Great Shakespeare Monologues
These Shakespeare monologues for women
are great classical monologues for acting schools and acting auditions.
Choose among the selection of dramatic monologues and comedic monologues below.
1) Dramatic Shakespeare Monologues for Women
This dramatic monologue is a classical monologue for women from
Henry IV (Part 1, Act II, Scene 3).
O, my good lord, why are you thus alone?
For what offence have I this fortnight been
A banished woman from my Harry's bed?
Tell me, sweet lord, what is't that takes from thee
Thy stomach, pleasure and thy golden sleep?
Why dost thou bend thine eyes upon the earth,
And start so often when thou sit'st alone?
Why hast thou lost the fresh blood in thy cheeks
And given my treasures and my rights of thee
To thick-eyed musing and cursed melancholy?
In thy faint slumbers I by thee have watched,
And heard thee murmur tales of iron wars,
Speak terms of manage to thy bounding steed,
Cry "Courage! to the field!" And thou hast talked
Of sallies and retires, of trenches, tents,
Of palisadoes, frontiers, parapets,
Of basilisks, of cannon, culverin,
Of prisoners' ransom and of soldiers slain,
And all the currents of a heady fight.
Thy spirit within thee hath been so at war,
And thus hath so bestirred thee in thy sleep,
That beads of sweat have stood upon thy brow
Like bubbles in a late-disturbed stream,
And in thy face strange motions have appeared,
Such as we see when men restrain their breath
On some great sudden hest. O, what portents are these?
Some heavy business hath my lord in hand,
And I must know it, else he loves me not.
By William Shakespeare.
To see details on this dramatic Shakespeare monologue for women,
This Shakespeare monologue
is a dramatic classical monologue for women from Henry VI (Part 1, Act I,
Dauphin, I am by birth a shepherd's
My wit untrained in any kind of art.
Heaven and our Lady gracious hath it
To shine on my contemptible estate.
Lo, whilst I waited on my tender
And to sun's parching heat displayed my cheeks,
God's mother deigned to appear
And in a vision, full of majesty,
Willed me to leave my base vocation
free my country from calamity.
Her aid she promised, and assured success.
glory she revealed herself-
And whereas I was black and swart before,
clear rays which she infused on me
That beauty am I blest with, which you may
Ask me what question thou canst possible,
And I will answer
My courage try by combat, if thou dar'st,
And thou shalt find that I
exceed my sex.
Resolve on this: thou shalt be fortunate,
If thou receive me for thy
By William Shakespeare.
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Shakespeare monologue for women, click here.
2) Comedic Shakespeare Monologues for Women
monologue is a Shakespeare monologue for women from Midsummer Night's Dream
(Act I, Scene 1).
How happy some o'er
other some can be.
Through Athens I am though as fair as she
But what of that?
Demetrius thinks not so
He will not know what all but he do know
And as he errs,
doting on Hermia's eyes
So I, admiring of his qualities.
Things base and vile,
holding no quantity,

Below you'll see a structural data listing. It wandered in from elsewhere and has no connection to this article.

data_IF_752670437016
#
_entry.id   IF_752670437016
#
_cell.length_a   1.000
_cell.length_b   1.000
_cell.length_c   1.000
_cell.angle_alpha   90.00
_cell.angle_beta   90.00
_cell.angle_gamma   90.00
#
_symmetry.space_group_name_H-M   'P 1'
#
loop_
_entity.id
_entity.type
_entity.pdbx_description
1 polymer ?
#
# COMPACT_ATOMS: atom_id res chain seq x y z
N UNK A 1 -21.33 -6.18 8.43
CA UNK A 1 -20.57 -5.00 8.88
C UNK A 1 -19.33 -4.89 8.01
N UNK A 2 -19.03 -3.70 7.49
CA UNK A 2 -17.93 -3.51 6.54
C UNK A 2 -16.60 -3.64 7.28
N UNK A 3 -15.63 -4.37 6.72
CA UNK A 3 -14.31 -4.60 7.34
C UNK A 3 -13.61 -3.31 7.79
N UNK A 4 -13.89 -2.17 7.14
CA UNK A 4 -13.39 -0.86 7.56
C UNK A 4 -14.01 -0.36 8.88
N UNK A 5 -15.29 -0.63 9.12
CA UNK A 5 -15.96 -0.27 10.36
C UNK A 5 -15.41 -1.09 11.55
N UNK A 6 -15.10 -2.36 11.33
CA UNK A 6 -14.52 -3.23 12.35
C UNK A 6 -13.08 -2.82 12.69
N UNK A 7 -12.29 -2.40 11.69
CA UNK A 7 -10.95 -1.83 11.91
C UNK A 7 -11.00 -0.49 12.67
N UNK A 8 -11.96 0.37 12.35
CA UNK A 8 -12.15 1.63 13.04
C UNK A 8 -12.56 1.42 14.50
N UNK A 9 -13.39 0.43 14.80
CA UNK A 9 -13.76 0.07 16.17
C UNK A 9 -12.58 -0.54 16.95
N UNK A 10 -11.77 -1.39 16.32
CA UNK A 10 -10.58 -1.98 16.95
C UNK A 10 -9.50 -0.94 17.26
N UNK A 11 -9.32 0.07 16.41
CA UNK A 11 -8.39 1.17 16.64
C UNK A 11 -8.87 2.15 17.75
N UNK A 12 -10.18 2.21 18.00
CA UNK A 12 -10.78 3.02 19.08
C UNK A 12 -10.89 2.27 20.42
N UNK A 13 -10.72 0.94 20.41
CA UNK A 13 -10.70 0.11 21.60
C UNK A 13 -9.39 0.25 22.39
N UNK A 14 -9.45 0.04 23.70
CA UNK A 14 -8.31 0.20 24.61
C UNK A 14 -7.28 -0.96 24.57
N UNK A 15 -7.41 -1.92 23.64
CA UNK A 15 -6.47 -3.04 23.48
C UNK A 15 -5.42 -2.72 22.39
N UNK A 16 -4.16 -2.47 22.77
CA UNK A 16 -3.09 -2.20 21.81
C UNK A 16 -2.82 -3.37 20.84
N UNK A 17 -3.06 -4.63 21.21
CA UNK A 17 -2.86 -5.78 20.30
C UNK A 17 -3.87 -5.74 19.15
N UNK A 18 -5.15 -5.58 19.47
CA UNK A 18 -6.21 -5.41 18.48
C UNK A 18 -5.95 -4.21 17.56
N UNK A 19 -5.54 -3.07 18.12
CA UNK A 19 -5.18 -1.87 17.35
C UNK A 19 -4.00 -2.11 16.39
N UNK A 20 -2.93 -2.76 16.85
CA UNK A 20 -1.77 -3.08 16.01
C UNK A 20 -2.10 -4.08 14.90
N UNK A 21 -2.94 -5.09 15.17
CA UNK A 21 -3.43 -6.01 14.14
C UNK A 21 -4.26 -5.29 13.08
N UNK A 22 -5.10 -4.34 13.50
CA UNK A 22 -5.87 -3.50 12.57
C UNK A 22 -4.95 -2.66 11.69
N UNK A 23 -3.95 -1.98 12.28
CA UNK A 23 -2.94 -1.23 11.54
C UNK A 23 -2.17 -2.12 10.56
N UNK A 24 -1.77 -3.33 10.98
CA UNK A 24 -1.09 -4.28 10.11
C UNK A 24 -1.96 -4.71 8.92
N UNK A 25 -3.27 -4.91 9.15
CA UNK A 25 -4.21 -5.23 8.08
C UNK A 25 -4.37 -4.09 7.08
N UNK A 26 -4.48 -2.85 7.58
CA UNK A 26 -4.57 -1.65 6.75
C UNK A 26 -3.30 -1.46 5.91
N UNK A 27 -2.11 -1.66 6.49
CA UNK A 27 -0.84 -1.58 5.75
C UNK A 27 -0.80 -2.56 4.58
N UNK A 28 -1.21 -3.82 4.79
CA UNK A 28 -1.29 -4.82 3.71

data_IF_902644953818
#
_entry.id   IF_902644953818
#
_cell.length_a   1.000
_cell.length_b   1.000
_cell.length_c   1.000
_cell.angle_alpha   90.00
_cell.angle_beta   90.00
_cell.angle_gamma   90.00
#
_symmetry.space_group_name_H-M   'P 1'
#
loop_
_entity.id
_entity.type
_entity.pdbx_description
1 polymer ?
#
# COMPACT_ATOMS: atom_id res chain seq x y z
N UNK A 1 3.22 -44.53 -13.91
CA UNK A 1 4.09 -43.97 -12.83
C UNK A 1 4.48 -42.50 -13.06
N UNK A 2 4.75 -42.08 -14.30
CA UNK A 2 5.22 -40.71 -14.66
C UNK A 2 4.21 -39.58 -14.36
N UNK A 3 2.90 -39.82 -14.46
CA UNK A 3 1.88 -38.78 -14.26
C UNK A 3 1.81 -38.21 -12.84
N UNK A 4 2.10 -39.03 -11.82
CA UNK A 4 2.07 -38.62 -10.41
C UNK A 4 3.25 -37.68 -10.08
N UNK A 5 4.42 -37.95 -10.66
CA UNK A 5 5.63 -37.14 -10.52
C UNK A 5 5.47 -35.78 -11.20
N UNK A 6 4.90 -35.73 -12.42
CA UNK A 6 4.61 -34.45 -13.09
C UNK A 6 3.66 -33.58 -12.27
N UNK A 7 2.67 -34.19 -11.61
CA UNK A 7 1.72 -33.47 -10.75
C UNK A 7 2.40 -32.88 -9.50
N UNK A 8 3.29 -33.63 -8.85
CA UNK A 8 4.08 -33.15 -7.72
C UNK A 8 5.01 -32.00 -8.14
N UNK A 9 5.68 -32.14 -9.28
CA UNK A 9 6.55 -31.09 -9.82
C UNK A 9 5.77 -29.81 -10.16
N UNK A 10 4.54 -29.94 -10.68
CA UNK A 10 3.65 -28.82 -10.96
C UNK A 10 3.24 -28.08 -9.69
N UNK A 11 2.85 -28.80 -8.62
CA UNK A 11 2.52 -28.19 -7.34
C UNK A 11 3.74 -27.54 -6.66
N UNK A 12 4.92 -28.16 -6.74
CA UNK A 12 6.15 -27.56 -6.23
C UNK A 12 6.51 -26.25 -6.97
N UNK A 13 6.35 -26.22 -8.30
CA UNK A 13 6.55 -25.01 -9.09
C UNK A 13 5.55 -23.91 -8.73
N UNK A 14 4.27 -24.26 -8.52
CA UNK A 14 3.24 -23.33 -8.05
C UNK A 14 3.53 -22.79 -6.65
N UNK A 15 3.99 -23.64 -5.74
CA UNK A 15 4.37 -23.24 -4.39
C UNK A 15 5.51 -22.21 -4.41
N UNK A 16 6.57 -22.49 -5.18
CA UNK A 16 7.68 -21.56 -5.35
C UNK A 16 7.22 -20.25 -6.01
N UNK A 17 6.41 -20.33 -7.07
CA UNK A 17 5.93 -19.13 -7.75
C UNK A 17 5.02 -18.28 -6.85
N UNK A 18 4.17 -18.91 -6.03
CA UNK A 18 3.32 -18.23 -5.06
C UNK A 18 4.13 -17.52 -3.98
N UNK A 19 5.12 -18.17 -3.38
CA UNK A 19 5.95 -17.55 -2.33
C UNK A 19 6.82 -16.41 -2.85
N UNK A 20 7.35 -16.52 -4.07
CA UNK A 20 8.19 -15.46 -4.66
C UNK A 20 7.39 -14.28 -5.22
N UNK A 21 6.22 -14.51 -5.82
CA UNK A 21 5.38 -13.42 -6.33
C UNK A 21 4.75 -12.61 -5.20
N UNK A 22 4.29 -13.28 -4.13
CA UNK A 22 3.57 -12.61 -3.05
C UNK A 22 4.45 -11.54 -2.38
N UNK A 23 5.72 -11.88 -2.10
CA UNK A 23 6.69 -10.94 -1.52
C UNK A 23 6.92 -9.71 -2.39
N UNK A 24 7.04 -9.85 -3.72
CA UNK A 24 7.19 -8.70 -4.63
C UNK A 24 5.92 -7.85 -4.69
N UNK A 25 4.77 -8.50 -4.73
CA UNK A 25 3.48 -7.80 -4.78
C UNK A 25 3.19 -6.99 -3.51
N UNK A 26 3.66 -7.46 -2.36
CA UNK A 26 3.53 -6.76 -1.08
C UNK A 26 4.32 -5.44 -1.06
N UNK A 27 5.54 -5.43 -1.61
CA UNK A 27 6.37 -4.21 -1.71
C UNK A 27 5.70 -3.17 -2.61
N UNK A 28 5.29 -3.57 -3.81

Love can transpose to form and dignity.
Love looks not with the
eyes, but with the mind
And therefore is winged cupid painted blind.
Nor hath Love's
mind of any judgment taste
Wings and no eyes figures unheedy haste
And therefore is
Love said to be a child
Because in choice he is so oft beguiled
As waggish boys in
games themselves forswear
So the boy Love is perjured everywhere
For ere Demetrius
looked on Hermia's eyne
He hailed down oaths that he was only mine
And when this hail
some heat from Hermia felt
So he dissolved, and showers of oaths did melt.
I will go
tell him of fair Hermia's flight.
Then to the wood will he tomorrow night
her, and for this intelligence
If I have thanks, it is a dear expense.
mean I to enrich my pain,
To have his sight thither and back again.
To see details on this comedic Shakespearean monologue for women,
This Shakespearean monologue is a comedic classical monologue for women from
The Two Gentlemen of Verona (Act I, Scene 2).
This babble shall not henceforth trouble me.
Here is a coil with protestation! (Tears the letter)
O hateful hands, to tear such loving words!
Injurious wasps, to feed on such sweet honey
And kill the bees that yield it with your stings!
I'll kiss each several paper for amends.
Look, here is writ 'kind Julia': unkind Julia!
As in revenge of thy ingratitude,
I throw thy name against the bruising stones,
Trampling contemptuously on thy disdain.
And here is writ 'love wounded Proteus':
Poor wounded name! My bosom, as a bed
Shall lodge thee till thy wound be thoroughly heal'd;
And thus I search it with a sovereign kiss.
But twice or thrice was 'Proteus' written down:
Be calm, good wind, blow not a word away
Till I have found each letter in the letter
Except mine own name; that some whirlwind bear
Unto a ragged, fearful-hanging rock,
And throw it thence into the raging sea!
Lo! Here in one line is his name twice writ,
'Poor forlorn Proteus, passionate Proteus,
To the sweet Julia': that I'll tear away;
And yet I will not, sith so prettily
He couples it to his complaining names:
Thus will I fold them one upon another:
Now kiss, embrace, contend, do what you will.
By William Shakespeare.
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